Gamma Ray Burst!

Gamma rays are high frequency (higher than x-rays) electromagnetic radiation and as such impart the highest energy to photons. On Earth, gamma rays are known from radio-active decay of atomic nuclei, thunderstorms, nuclear explosions, and as a byproduct from the interaction of cosmic rays with the Earth's atmosphere (e.g.  see this NASA/CGRO image). Solar flares may also be accompanied by gamma ray emission such as e.g. the X5 flare on 7 March 2012. Occasionally, the solar gamma rays may even be detected if the source location of the flare is on the Sun's farside as seen from Earth (see e.g. this NASA/FERMI article). However, the truly astounding gamma ray producers are outside our solar system. Pulsars and magnetars (the highly magnetized collapsed core of massive supergiant stars) are located in our own Milky Way, but even more powerful gamma rays are produced by the active nucleus in other galaxies (think supermassive black holes). The most intense sources of gamma rays are the Gamma Ray Bursts (GRBs), thought to be associated with the collapse of a superheavy (tens of solar masses) parent star into a neutron star or black hole.


FERMI/LAT all sky gamma ray image on 6 and 7 March 2012, showing the gamma rays associated with the X5 solar flare on 7 March 2012.

On 9 October around 13:20UTC, high-energy detectors on board an array of satellites such as SOHO, Gaia, Integral, FERMI, SWIFT, Wind and BepiColombo observed a sudden and strong increase in gamma rays. An abnormal increase in x-rays was also recorded by the STIX instrument on board Solar Orbiter. The Spectrometer Telescope for Imaging X-rays (STIX) is a hard X-ray imaging spectrometer covering the energy range from 4 to 150 keV, and designed to observe solar flares. Only, as GOES measurements show (underneath), there was no solar flare in soft x-ray going on at that time (stable at C1.3 - light-blue curve). As it turned out, the STIX instrument detected energetic particles that were created after interaction of the high-energetic gamma ray emission with the spacecraft itself.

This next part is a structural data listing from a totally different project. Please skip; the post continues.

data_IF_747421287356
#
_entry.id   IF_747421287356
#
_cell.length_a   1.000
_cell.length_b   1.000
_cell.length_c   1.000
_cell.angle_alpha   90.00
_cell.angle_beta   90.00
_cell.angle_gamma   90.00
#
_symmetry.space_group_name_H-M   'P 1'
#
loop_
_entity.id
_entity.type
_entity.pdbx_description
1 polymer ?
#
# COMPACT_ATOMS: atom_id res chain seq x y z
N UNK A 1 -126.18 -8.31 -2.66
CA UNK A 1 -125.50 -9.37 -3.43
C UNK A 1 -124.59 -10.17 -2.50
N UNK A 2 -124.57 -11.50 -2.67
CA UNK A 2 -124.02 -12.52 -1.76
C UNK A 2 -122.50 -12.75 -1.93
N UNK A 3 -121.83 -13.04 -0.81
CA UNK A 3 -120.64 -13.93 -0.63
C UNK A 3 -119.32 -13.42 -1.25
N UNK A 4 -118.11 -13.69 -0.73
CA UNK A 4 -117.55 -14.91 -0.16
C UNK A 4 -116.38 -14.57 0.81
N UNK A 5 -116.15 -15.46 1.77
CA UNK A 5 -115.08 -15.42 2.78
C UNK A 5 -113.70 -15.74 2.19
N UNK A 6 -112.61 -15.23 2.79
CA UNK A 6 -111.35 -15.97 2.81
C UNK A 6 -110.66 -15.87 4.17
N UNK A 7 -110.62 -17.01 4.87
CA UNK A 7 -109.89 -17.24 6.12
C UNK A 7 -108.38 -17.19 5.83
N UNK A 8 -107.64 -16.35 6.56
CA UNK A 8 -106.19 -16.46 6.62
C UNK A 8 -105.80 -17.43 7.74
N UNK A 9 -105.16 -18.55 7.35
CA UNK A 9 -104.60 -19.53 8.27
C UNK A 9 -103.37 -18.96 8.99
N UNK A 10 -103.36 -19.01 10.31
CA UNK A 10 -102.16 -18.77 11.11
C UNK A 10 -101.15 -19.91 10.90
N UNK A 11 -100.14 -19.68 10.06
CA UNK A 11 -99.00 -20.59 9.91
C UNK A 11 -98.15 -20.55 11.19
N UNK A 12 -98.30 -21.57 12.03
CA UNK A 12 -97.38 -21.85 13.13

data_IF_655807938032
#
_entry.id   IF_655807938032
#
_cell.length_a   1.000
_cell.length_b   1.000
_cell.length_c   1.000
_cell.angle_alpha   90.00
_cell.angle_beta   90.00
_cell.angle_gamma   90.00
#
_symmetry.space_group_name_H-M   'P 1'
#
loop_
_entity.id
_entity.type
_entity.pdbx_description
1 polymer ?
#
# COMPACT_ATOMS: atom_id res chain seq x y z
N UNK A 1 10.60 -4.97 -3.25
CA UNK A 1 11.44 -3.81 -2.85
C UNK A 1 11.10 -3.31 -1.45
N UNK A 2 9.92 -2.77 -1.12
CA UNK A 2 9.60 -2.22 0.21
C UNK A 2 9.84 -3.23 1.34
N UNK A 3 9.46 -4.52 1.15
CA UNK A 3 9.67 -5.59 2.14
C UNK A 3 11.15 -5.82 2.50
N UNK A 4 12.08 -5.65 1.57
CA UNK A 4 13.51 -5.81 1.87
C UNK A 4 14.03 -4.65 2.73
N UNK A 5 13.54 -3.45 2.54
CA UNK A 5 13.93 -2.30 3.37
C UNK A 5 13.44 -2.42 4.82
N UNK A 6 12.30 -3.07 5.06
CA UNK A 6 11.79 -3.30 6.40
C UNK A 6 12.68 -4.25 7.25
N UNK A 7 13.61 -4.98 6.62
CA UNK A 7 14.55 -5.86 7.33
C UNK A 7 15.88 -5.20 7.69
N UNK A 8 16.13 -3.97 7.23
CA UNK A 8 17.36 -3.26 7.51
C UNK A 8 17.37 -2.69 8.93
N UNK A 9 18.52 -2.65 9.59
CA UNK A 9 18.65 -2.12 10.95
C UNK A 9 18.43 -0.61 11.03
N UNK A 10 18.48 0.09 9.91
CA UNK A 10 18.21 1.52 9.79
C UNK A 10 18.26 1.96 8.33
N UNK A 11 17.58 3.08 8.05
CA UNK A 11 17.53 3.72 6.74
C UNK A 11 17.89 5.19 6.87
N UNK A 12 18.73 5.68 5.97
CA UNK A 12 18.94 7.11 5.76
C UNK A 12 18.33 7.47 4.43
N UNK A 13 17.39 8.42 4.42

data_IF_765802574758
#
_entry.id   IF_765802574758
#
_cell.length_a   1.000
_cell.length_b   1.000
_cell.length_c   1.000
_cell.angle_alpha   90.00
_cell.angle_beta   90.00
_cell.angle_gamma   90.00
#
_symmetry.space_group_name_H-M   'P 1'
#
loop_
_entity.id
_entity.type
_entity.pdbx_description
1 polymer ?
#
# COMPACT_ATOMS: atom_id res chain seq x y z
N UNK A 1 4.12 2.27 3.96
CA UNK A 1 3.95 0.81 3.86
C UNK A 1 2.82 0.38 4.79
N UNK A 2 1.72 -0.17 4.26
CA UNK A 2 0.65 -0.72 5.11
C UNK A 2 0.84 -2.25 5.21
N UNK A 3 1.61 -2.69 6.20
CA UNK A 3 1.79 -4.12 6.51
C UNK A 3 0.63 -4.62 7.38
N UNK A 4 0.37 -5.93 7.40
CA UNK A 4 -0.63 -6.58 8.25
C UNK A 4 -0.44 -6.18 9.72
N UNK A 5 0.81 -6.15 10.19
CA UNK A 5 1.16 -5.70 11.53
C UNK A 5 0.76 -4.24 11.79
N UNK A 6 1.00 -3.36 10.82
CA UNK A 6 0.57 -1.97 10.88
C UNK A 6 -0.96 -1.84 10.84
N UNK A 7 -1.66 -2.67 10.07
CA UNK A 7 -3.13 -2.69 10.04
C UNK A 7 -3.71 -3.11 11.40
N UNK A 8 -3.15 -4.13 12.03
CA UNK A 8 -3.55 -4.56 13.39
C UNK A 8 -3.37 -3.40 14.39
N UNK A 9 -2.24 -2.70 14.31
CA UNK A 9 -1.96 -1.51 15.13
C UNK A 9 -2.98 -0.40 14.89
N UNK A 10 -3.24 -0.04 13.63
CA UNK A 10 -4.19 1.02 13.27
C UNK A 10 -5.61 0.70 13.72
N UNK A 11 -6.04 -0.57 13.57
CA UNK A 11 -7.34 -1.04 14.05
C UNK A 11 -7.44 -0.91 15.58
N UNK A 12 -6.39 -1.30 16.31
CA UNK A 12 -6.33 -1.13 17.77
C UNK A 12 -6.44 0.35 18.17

X-ray measurements by Solar Orbiter/STIX (upper graph) and GOES (lower graph) on 9 October (13:10-13:32UTC).

So, from the direct and indirect measurements, it was clear this was an extraordinarily strong gamma ray burst (GRB). Dedicated gamma ray telescopes such as the Fermi Gamma-ray Space Telescope (FERMI for short) and ESA's XMM-Newton (X-ray Multi-Mirror mission) were directed to the apparent source of the blast, located in the direction of the constellation Sagitta ("arrow"). The result is a magnificent picture (underneath) of the echo of the burst showing X-rays scattering off interstellar dust in our galaxy in marvelous rings, meaning these rings are not physically related to the explosion.


Credit: XMM-Newton